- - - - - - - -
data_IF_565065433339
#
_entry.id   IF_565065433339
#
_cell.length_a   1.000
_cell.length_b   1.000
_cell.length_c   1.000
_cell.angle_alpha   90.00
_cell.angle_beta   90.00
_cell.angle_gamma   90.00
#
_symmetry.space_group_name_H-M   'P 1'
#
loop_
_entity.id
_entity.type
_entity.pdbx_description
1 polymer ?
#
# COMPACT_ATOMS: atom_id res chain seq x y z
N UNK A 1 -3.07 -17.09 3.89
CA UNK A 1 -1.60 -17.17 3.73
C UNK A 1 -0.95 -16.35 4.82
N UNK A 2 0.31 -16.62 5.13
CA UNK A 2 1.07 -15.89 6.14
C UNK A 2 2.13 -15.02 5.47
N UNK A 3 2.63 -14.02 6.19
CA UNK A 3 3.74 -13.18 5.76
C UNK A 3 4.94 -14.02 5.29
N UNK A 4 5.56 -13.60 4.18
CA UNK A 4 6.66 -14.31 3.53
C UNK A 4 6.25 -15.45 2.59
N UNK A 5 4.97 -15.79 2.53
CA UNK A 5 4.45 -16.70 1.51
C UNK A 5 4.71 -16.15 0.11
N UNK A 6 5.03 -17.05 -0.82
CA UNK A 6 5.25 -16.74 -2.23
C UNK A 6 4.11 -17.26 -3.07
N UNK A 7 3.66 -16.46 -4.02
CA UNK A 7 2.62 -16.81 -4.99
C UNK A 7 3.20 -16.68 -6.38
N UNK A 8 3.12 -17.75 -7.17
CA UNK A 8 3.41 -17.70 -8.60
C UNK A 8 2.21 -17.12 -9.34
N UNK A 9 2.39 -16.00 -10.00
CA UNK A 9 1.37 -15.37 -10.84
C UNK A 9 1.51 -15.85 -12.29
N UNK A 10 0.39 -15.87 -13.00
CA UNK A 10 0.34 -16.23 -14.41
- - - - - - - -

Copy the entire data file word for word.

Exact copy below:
data_IF_565065433339
#
_entry.id   IF_565065433339
#
_cell.length_a   1.000
_cell.length_b   1.000
_cell.length_c   1.000
_cell.angle_alpha   90.00
_cell.angle_beta   90.00
_cell.angle_gamma   90.00
#
_symmetry.space_group_name_H-M   'P 1'
#
loop_
_entity.id
_entity.type
_entity.pdbx_description
1 polymer ?
#
# COMPACT_ATOMS: atom_id res chain seq x y z
N UNK A 1 -3.07 -17.09 3.89
CA UNK A 1 -1.60 -17.17 3.73
C UNK A 1 -0.95 -16.35 4.82
N UNK A 2 0.31 -16.62 5.13
CA UNK A 2 1.07 -15.89 6.14
C UNK A 2 2.13 -15.02 5.47
N UNK A 3 2.63 -14.02 6.19
CA UNK A 3 3.74 -13.18 5.76
C UNK A 3 4.94 -14.02 5.29
N UNK A 4 5.56 -13.60 4.18
CA UNK A 4 6.66 -14.31 3.53
C UNK A 4 6.25 -15.45 2.59
N UNK A 5 4.97 -15.79 2.53
CA UNK A 5 4.45 -16.70 1.51
C UNK A 5 4.71 -16.15 0.11
N UNK A 6 5.03 -17.05 -0.82
CA UNK A 6 5.25 -16.74 -2.23
C UNK A 6 4.11 -17.26 -3.07
N UNK A 7 3.66 -16.46 -4.02
CA UNK A 7 2.62 -16.81 -4.99
C UNK A 7 3.20 -16.68 -6.38
N UNK A 8 3.12 -17.75 -7.17
CA UNK A 8 3.41 -17.70 -8.60
C UNK A 8 2.21 -17.12 -9.34
N UNK A 9 2.39 -16.00 -10.00
CA UNK A 9 1.37 -15.37 -10.84
C UNK A 9 1.51 -15.85 -12.29
N UNK A 10 0.39 -15.87 -13.00
CA UNK A 10 0.34 -16.23 -14.41